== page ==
CREDIT: Giovanni Duca/Courtesy of the artist

Needless to say that Stephen Malkmus doesn’t need HearYa’s stamp of approval but I’m here to say that I’m loving what I’m hearing from the his new album. Sparkle Hard is out on May 18th and I have to say this is my favorite stuff of theirs since Real Emotional Trash.

Malkmus started writing Sparkle Hard in 2015. He’d upgraded his home-recording equipment and bought some electronic drums and had been working on the Netflix series Flaked (he penned the incidental music and the end theme song). Demos were done in one day in April of 2017 and then in May, The Jicks started recording at a new studio in Portland called Halfling, which is managed by multi-instrumentalist Chris Funk of The Decemberists, who produced the album.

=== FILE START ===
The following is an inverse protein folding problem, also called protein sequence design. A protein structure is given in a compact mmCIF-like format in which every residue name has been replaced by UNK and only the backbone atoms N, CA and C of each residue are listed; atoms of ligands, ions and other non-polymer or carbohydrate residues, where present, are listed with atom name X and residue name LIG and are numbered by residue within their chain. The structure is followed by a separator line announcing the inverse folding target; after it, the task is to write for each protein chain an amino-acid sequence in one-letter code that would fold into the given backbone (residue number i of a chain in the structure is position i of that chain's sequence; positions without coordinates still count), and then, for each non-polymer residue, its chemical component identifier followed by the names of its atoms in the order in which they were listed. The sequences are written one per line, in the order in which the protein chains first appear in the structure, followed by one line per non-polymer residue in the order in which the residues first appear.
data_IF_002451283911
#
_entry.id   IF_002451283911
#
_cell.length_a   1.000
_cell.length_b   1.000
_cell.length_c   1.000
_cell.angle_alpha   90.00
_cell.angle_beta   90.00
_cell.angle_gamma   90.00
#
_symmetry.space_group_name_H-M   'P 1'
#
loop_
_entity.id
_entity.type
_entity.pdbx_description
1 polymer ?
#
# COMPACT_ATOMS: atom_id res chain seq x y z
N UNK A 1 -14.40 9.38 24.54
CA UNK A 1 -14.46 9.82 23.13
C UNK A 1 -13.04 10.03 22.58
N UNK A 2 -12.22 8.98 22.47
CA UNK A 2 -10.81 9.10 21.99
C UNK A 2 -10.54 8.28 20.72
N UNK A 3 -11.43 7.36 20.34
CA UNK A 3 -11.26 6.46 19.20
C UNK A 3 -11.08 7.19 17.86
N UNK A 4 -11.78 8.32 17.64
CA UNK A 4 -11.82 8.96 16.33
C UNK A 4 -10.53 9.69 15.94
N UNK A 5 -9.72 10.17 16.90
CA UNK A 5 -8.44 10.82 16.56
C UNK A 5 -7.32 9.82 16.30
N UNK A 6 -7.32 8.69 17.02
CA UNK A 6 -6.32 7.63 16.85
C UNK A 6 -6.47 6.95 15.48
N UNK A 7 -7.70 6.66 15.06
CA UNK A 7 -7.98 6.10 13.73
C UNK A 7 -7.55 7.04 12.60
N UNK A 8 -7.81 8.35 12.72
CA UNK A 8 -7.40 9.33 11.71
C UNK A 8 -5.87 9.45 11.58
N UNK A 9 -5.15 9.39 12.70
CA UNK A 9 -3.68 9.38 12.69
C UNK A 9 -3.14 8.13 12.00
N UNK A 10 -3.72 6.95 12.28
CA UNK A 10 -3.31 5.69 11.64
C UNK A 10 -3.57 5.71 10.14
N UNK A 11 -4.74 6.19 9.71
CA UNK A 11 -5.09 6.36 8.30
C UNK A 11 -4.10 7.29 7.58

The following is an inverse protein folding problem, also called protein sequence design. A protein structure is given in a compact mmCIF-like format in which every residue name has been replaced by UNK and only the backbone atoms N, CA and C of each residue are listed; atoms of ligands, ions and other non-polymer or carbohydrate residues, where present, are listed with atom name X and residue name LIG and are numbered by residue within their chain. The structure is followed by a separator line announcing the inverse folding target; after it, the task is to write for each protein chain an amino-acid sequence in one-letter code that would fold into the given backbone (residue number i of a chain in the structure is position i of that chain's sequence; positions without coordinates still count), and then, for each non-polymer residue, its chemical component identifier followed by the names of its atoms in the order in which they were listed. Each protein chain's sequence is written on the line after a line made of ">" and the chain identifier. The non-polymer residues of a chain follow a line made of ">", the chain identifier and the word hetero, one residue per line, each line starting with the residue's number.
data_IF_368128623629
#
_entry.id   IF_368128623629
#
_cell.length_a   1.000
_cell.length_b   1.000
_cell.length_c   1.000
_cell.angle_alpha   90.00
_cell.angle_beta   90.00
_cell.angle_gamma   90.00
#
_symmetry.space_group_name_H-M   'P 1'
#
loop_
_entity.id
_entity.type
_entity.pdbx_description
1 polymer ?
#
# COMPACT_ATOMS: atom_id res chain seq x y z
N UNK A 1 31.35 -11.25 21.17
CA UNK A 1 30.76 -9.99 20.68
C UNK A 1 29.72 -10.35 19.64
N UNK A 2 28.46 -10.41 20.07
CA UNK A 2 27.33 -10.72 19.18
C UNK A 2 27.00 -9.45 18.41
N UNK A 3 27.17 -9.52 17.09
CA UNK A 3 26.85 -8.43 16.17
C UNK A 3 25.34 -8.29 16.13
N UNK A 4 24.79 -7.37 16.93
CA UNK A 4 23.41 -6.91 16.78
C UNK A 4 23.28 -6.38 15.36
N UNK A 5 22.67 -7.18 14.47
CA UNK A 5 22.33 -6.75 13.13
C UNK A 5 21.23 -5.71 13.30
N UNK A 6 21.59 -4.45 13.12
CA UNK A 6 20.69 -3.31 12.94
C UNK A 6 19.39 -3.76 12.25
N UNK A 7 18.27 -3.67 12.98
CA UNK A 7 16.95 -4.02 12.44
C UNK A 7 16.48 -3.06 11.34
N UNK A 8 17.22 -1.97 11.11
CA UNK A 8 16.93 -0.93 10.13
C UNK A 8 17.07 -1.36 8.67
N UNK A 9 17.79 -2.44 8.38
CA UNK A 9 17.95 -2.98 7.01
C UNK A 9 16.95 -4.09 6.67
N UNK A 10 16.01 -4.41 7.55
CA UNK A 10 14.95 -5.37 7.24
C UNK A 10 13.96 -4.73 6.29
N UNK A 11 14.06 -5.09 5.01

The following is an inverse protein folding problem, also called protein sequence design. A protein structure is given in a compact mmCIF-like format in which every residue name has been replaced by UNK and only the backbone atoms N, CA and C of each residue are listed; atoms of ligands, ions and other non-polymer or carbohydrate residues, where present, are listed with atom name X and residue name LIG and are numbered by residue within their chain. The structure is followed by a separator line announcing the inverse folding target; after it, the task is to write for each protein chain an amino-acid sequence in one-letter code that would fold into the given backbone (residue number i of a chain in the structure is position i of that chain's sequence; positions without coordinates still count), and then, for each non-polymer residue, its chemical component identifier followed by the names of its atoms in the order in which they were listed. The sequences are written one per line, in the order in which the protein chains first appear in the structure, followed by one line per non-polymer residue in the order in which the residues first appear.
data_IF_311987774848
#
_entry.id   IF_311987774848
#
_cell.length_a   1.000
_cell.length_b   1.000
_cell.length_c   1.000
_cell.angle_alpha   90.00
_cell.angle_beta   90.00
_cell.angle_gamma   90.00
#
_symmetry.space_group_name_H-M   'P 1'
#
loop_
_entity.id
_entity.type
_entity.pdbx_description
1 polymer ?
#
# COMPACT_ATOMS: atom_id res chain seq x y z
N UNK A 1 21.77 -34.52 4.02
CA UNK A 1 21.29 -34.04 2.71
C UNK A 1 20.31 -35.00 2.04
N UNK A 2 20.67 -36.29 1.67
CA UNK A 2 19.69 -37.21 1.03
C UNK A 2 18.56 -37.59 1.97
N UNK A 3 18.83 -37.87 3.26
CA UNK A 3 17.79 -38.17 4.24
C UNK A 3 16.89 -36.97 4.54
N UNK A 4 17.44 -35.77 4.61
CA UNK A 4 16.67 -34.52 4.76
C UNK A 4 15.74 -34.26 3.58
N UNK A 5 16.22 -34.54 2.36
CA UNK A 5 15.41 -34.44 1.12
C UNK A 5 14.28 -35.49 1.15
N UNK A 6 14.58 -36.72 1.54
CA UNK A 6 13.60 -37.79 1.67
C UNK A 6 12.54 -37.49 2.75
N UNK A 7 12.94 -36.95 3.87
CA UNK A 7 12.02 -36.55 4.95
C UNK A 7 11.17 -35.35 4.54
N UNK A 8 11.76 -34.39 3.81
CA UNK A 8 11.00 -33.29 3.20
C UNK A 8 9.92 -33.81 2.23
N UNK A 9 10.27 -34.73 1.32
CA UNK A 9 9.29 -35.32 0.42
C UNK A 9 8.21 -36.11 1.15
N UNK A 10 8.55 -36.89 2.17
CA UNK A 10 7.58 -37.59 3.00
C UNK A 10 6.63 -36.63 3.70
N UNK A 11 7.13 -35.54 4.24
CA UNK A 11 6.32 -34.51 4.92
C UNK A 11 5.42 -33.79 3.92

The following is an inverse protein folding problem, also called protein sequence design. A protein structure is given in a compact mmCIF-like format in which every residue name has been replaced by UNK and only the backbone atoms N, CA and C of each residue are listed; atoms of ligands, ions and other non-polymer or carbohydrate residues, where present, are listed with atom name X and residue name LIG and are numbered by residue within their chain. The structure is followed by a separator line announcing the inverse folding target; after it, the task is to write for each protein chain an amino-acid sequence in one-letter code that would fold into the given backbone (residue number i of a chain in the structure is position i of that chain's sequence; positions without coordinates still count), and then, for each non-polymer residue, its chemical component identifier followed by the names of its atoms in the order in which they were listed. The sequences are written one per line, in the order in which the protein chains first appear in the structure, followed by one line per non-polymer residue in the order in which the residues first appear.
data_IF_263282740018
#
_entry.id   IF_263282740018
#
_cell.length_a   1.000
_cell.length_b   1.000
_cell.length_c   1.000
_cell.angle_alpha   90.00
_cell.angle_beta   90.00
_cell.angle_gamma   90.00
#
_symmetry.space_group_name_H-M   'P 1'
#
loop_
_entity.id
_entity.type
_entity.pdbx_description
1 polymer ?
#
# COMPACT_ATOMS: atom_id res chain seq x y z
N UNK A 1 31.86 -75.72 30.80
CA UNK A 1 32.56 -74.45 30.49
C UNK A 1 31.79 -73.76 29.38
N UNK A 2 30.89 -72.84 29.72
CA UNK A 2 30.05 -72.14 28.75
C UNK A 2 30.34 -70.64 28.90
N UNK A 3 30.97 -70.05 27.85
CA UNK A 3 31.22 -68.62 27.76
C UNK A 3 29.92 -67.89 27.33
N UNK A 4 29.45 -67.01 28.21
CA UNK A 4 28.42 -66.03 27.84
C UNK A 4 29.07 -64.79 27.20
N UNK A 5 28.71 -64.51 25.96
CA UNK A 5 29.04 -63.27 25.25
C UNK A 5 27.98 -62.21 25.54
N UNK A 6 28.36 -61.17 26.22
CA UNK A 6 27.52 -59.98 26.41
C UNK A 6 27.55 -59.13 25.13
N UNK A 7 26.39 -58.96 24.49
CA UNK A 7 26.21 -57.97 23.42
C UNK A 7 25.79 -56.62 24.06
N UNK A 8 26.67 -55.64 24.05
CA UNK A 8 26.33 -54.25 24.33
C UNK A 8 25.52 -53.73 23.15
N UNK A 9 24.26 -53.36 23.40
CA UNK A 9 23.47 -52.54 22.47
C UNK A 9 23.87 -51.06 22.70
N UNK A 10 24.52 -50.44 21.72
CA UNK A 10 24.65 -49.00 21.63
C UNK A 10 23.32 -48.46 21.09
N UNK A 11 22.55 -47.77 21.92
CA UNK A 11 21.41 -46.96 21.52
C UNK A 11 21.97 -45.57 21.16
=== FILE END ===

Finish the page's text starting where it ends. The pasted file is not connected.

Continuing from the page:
Self-indulgent escapism has never been The Jicks’ bag, but on Sparkle Hard, the reality of modern life sits closer to the surface, communication cutting to the chase whether it’s a proto-punk grind or a back-porch country duet doing the talking. A cleaner burn for dark and complex times.

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Stephen Malkmus is here

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Photo by Brett Falcon

The Rock*A*Teens were one of those bands or artists that I discovered after they were gone. It was Will Sheff name-dropping them years ago that had initially pointed me in their direction. I downloaded a couple from emusic and they’d pop up on Spotify here and there but never really gave any thought to new music being in the mix. Well now, that thought is a reality. Sixth House will be out on June 29th via the fine folks at Merge. Here’s a little info on how Sixth House came to be: